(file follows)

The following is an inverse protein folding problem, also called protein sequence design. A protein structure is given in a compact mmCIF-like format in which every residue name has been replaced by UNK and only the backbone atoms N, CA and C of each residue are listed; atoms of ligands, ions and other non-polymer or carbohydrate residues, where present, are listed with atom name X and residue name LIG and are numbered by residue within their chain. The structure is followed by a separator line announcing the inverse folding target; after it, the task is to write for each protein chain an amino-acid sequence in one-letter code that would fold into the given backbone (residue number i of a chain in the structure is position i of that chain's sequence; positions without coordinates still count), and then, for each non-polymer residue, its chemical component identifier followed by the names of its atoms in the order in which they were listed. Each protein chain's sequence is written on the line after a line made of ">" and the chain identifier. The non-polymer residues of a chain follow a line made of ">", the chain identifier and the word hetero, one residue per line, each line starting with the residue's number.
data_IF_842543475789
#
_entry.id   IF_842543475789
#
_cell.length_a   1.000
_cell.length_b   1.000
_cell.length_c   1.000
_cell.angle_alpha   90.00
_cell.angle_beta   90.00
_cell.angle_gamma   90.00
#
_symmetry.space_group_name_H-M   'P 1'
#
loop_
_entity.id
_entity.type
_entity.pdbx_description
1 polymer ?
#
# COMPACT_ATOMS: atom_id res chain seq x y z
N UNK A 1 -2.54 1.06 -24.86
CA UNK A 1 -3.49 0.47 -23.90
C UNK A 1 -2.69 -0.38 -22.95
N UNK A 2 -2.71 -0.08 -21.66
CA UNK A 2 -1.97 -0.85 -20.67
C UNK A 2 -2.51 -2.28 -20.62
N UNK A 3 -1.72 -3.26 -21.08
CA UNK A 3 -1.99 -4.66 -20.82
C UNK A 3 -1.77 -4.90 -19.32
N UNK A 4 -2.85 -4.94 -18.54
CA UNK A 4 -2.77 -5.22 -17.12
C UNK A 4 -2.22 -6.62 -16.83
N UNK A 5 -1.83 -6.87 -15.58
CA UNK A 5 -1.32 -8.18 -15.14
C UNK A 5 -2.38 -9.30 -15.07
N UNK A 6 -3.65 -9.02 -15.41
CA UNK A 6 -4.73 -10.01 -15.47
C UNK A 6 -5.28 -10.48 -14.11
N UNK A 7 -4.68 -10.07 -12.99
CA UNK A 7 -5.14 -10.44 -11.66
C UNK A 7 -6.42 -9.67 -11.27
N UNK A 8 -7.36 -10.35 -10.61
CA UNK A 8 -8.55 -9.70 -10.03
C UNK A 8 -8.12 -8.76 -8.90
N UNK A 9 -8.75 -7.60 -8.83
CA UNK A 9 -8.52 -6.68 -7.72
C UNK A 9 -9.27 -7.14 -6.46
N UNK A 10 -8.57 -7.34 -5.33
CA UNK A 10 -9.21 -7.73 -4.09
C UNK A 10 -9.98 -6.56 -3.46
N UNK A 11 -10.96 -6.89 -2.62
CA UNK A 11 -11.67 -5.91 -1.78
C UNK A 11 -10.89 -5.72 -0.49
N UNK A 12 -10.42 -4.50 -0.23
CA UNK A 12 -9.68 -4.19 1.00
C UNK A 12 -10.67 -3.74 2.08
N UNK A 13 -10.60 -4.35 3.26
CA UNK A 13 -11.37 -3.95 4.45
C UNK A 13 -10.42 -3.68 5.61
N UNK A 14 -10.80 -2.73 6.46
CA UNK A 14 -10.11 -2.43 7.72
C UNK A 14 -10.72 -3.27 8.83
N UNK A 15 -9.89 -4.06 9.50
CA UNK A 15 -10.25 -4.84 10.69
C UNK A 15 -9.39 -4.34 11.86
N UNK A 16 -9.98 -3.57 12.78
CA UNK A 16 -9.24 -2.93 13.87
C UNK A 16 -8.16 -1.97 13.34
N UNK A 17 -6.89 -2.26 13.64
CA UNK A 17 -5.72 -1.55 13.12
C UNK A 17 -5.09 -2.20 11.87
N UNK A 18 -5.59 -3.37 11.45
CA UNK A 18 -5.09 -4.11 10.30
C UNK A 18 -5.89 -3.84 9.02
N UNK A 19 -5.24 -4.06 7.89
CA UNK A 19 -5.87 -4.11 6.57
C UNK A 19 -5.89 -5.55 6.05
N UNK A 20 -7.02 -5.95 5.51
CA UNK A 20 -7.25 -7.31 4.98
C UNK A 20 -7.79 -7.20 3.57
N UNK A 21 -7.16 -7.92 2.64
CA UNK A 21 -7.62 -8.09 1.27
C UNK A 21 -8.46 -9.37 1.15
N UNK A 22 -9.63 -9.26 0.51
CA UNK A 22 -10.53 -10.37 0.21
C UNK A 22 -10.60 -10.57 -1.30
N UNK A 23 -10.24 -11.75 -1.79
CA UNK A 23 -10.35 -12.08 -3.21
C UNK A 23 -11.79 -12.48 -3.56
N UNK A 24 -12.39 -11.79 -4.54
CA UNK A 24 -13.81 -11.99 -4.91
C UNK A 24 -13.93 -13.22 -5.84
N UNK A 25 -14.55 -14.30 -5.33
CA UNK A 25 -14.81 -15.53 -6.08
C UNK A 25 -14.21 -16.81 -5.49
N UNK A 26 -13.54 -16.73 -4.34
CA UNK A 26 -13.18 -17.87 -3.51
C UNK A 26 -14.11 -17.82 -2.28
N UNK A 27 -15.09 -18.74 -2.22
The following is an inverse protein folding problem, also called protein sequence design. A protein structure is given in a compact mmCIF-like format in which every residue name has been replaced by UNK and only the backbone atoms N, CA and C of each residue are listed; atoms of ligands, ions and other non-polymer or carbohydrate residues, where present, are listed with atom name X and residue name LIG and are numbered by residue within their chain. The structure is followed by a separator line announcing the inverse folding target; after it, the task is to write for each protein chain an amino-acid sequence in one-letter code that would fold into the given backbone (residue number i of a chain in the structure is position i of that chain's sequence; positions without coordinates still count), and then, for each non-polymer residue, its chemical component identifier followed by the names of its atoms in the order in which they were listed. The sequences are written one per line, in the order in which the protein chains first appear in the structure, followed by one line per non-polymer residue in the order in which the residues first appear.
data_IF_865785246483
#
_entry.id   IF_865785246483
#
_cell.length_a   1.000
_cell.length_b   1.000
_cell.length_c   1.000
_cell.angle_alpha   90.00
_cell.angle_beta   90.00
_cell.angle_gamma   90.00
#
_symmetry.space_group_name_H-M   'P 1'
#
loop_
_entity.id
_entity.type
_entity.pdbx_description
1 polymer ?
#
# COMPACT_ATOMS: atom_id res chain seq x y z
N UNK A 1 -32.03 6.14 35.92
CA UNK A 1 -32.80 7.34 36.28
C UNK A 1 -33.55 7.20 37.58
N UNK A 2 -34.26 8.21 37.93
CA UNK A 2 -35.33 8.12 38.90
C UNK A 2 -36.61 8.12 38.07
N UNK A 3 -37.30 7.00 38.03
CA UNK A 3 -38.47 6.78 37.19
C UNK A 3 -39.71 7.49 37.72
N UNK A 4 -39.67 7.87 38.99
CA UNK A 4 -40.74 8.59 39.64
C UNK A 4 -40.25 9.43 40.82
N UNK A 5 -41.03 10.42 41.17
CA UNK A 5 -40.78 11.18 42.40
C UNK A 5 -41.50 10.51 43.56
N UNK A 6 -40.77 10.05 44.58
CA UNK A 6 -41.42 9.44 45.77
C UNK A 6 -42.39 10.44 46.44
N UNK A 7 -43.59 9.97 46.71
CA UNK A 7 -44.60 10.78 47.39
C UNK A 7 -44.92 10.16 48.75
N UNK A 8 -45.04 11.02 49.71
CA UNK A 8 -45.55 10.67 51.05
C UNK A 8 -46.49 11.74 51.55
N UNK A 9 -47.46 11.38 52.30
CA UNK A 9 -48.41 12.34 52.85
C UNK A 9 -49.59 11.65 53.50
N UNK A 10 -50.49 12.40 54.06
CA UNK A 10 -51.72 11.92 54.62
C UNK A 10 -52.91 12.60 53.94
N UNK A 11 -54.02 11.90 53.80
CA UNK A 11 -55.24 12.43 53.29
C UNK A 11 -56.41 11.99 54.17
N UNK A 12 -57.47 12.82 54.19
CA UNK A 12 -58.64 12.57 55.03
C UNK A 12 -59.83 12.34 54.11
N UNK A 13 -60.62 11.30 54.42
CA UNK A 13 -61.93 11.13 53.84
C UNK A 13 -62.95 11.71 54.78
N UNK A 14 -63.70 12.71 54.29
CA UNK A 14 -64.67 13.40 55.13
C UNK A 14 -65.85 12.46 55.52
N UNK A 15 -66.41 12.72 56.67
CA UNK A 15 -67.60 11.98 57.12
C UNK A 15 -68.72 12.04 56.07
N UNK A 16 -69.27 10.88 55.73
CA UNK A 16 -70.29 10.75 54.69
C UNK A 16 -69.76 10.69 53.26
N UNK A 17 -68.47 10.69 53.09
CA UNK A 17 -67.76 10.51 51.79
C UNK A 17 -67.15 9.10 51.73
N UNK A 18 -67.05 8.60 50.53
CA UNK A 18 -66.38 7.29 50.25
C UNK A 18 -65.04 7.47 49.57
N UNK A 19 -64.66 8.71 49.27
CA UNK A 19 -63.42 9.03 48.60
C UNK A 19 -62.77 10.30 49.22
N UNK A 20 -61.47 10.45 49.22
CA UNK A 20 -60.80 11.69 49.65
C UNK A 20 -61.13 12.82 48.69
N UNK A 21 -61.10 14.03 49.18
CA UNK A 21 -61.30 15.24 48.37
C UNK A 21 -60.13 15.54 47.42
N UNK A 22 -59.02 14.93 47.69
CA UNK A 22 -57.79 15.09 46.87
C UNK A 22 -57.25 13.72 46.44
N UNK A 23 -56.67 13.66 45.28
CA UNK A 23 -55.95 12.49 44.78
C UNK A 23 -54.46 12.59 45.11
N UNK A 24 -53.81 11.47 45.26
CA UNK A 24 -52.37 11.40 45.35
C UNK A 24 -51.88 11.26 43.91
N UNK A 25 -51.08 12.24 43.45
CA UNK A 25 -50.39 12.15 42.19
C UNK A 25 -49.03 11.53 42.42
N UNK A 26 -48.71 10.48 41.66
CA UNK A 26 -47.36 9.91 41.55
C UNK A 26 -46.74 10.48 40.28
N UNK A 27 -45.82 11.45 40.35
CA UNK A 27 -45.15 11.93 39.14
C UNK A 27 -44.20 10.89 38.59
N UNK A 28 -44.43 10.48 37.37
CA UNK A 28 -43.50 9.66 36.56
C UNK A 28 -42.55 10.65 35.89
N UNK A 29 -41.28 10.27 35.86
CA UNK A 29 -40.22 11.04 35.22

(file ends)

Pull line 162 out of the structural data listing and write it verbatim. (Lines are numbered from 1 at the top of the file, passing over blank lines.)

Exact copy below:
CA UNK A 14 -64.67 13.40 55.13